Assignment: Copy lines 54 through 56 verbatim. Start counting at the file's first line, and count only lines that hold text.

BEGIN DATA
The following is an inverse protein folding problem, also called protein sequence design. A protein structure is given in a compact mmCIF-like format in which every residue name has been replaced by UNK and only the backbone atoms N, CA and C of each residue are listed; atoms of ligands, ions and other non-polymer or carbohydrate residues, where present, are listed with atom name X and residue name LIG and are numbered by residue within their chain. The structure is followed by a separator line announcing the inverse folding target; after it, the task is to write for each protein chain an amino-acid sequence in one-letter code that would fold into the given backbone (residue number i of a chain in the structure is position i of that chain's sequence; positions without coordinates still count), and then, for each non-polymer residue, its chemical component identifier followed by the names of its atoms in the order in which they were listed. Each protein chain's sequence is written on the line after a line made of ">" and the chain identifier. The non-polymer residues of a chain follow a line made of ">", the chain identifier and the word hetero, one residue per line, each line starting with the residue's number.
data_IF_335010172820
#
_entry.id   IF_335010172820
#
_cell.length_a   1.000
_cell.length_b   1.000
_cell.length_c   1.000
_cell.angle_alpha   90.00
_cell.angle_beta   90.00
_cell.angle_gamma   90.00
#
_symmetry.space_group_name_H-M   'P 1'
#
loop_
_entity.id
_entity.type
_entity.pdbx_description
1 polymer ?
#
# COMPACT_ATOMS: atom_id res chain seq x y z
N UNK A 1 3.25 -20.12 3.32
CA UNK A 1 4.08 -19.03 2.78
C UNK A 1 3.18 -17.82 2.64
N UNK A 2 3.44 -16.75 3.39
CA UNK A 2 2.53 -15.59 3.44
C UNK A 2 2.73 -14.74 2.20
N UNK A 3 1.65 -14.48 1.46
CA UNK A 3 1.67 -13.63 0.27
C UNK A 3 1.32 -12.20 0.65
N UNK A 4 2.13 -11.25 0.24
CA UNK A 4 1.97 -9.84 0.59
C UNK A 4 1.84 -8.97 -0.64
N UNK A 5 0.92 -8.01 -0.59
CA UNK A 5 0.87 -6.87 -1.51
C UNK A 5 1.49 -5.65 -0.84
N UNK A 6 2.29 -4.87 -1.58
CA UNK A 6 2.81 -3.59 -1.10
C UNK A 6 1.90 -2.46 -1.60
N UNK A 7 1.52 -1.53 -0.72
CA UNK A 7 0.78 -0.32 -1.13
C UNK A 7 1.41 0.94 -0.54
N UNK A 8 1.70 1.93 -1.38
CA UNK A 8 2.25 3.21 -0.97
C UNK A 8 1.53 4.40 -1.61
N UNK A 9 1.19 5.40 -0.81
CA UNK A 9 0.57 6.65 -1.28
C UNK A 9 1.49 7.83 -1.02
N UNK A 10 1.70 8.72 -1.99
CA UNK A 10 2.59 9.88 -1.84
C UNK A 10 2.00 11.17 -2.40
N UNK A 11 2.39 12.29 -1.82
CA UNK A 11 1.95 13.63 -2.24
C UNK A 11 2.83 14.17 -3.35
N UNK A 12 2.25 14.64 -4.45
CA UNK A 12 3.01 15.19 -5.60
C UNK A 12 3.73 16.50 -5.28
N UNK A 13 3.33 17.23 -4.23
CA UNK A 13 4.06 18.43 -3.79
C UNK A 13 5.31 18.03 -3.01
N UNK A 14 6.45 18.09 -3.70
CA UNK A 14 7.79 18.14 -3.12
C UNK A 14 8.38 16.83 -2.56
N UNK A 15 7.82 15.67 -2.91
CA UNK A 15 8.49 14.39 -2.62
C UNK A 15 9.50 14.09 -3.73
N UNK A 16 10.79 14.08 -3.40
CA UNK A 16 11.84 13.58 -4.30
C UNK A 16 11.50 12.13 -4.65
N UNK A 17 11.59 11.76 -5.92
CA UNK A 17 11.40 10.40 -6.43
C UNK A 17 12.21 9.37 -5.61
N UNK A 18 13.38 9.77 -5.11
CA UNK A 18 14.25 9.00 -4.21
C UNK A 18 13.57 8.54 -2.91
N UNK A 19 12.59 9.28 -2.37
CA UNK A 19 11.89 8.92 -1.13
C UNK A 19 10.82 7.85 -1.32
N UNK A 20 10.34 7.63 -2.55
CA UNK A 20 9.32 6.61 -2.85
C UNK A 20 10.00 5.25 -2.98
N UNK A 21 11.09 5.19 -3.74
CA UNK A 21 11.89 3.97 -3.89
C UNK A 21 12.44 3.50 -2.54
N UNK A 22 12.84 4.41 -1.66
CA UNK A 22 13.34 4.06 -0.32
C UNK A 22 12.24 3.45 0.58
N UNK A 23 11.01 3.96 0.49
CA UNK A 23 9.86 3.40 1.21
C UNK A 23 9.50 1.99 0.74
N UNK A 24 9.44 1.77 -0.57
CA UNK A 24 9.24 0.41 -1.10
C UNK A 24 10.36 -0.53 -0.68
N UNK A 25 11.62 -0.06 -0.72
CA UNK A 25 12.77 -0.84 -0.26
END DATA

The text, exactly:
C UNK A 11 2.83 14.17 -3.35
N UNK A 12 2.25 14.64 -4.45
CA UNK A 12 3.01 15.19 -5.60